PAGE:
Congratulations to Ben Cockayne for making England’s elite training squad. But really, who cares?
It’s a squad that doesn’t mean anything. There’s only one England squad that matters this year, and it’s the one that Steve McNamara picks for the World Cup.
Until then, the rest is just fluff.
It’s great that England’s players continue to develop McNamara’s ‘two-team’ mindset, where the national side is just as important as their club employers.
McNamara’s other notable achievement appears to be the eradicating of the club cliques that used to dominate England camps – witness the 2008 World Cup.
But fans have already made up their minds about the Exiles fixture – they largely aren’t interested – and until October 26, all eyes will remain on club rugby instead. Those of us who champion international rugby league might not like it, but that’s the way it is.
The most depressing thing about Phil Veivers’ sacking was its utter predictability.
Veivers was a dead man walking from the moment Marwan Koukash strolled through the doors at Salford brandishing a fistful of cash and a head full of unrealistic ambition.
If he sticks around long enough, Koukash will almost certainly turn Salford into a genuine force.
But the dismissal of Veivers was crass and naïve. Veivers wasn’t Salford’s biggest problem. He wasn’t even in the top two.
A relatively weak squad, and a pre-season so disrupted that six players signed for the club just two days before the season began, meant the Reds were never going to be challenging at this stage of the campaign.
Tim Sheens has been widely linked with the job, and if he’s privately shown Salford even the slightest hint of interest they will surely do everything they can to land him.
But, regardless of who is brought in, the Reds will continue to struggle for the rest of this season because they just don’t have the players.
The only positive about Koukash’s actions is that he might force others within the game to look at their own modi operandi.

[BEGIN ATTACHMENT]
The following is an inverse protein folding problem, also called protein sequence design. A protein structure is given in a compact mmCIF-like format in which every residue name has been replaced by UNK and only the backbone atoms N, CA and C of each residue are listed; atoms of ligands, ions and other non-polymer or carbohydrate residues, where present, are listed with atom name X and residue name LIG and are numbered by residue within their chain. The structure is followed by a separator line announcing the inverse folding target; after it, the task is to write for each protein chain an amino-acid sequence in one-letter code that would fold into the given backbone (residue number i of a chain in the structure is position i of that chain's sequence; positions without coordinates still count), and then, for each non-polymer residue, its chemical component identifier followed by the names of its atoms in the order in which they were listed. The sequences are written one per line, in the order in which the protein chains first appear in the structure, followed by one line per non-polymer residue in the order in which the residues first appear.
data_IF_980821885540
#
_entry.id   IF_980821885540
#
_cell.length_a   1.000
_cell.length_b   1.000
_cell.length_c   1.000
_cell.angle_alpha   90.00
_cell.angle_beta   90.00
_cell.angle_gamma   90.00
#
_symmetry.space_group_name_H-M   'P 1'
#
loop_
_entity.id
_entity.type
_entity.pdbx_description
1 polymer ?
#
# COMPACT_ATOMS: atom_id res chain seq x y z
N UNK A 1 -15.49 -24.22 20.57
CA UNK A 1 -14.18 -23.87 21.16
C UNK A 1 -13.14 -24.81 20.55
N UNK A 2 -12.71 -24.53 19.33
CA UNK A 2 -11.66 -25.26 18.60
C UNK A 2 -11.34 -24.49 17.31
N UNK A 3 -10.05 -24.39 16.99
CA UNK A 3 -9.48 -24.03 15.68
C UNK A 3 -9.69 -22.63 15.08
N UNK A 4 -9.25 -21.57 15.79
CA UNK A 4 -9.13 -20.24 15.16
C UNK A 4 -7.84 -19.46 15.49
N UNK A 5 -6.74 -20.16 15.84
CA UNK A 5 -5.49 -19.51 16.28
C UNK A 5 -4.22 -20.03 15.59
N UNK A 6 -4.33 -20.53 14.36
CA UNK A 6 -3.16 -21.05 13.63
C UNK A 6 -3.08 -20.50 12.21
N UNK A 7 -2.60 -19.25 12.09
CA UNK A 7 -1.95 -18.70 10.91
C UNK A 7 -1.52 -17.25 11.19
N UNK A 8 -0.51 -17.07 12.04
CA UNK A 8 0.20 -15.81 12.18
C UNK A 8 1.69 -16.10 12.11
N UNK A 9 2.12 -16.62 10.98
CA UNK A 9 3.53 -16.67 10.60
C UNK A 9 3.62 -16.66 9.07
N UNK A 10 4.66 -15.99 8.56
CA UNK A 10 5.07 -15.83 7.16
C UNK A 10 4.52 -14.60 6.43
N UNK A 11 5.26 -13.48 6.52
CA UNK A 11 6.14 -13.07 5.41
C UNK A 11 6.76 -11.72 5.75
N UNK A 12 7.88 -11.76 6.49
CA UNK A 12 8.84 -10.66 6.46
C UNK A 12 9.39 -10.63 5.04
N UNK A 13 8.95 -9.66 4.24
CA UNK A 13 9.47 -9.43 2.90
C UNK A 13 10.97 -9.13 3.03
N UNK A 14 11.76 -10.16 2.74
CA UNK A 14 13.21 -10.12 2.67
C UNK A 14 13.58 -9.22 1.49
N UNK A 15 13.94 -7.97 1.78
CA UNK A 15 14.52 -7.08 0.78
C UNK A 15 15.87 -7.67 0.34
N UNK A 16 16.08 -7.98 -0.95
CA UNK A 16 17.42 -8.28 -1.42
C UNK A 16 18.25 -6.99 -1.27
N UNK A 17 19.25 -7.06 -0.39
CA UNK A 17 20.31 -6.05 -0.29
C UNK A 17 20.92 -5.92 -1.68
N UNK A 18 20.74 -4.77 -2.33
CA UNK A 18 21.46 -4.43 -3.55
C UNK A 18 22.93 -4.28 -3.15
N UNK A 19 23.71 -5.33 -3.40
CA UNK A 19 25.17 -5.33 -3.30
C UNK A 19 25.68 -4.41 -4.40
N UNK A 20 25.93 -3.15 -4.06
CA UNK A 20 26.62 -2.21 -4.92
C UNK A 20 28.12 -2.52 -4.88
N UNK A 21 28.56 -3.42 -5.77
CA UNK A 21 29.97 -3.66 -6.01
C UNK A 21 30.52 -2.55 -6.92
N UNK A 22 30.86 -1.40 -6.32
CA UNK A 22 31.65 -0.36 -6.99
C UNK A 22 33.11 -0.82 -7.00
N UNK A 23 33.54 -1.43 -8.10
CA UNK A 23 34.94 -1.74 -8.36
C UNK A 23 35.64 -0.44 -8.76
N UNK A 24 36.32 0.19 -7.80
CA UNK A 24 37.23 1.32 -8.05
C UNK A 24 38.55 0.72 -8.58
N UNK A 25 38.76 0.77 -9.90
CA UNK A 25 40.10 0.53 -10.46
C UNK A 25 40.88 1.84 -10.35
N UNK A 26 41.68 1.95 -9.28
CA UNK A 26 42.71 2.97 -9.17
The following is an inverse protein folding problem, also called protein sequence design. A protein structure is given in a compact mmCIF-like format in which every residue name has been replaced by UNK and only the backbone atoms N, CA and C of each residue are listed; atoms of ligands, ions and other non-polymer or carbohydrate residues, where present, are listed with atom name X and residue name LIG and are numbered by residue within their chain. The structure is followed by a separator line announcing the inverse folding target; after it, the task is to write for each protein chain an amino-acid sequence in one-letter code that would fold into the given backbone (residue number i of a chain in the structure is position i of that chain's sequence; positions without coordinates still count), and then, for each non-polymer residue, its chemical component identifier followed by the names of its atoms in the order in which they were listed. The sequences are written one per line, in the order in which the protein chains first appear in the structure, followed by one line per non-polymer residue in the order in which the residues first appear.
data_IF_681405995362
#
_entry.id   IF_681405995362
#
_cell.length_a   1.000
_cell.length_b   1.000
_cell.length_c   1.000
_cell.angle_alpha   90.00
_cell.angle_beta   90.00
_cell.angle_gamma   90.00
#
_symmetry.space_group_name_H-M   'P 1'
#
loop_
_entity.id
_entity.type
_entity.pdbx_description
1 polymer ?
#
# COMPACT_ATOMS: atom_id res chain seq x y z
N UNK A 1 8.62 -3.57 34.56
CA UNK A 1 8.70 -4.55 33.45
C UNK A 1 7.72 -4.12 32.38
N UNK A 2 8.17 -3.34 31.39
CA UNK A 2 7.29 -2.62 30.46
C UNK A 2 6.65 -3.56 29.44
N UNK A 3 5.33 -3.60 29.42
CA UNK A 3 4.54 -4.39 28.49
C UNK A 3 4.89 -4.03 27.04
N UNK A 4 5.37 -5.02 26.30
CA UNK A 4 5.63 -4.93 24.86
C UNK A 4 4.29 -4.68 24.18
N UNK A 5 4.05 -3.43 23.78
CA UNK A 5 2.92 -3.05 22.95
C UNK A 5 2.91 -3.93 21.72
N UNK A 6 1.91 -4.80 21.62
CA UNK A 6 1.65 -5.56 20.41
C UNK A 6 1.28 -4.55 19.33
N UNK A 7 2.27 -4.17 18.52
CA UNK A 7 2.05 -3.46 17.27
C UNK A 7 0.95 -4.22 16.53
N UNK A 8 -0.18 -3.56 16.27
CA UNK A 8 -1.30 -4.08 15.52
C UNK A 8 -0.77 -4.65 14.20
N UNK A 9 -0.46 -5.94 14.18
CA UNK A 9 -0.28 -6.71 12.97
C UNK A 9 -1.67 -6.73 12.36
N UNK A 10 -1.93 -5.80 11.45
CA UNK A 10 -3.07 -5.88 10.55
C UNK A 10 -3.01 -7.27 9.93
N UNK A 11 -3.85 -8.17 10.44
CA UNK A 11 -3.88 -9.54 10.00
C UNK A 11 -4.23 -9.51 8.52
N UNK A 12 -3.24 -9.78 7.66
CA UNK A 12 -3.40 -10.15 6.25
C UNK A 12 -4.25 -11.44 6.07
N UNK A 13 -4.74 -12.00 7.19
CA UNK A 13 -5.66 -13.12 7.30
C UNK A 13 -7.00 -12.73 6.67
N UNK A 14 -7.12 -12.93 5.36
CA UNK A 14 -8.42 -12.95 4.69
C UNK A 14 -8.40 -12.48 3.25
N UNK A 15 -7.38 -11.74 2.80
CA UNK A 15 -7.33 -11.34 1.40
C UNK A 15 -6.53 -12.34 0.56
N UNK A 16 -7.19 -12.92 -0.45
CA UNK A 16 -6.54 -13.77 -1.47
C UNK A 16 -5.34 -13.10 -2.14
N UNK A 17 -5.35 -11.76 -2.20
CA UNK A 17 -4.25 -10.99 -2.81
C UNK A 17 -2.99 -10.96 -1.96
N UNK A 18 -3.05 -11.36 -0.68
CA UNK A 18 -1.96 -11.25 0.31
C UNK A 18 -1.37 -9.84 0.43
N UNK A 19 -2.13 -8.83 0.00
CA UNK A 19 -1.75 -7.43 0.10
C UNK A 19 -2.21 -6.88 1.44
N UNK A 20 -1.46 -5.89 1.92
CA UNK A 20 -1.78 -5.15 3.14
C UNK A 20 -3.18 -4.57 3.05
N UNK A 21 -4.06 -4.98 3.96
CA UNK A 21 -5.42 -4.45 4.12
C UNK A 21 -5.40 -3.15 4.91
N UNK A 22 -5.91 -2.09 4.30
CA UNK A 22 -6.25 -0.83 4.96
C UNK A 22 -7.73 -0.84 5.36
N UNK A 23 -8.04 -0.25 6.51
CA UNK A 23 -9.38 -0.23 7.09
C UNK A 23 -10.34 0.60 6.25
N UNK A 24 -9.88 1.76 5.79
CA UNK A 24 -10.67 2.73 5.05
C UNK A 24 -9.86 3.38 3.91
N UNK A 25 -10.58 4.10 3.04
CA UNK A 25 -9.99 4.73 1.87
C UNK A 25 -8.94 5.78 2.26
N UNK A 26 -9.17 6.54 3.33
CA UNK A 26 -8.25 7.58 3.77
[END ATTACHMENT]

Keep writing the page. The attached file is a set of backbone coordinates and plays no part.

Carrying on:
Rugby league is a small world. Too many chairmen and administrators value loyalty and friendships above a ruthless ability to get the job done. They settle for mediocrity because it’s comfortable and unthreatening.
Koukash has just shown exactly where he sits on that one.
What’s happened to St Helens?
Against Leeds they made more clean breaks, more offloads, fewer missed tackles and fewer errors than the Rhinos. They also had a higher completion rate, a higher tackle success rate and a higher proportion of quick play-the-balls – and they still lost.
Statistics are utterly meaningless if you don’t have enough creativity and zip to back them up. Warrington will be licking their lips. If the Wolves bare their teeth, Friday could be particularly uncomfortable for an already under-pressure Nathan Brown.
On that note, is Friday gearing up as one of Super League’s best ever?
Away from Warrington v St Helens, there’s also Leeds v Huddersfield and Wigan v Catalan. And that’s without even mentioning Bradford’s trip to Widnes and Hull’s clash with Castleford.
All five of those games are difficult to call, with Brown and Peter Gentle both under enormous strain little more than a month into the new season.
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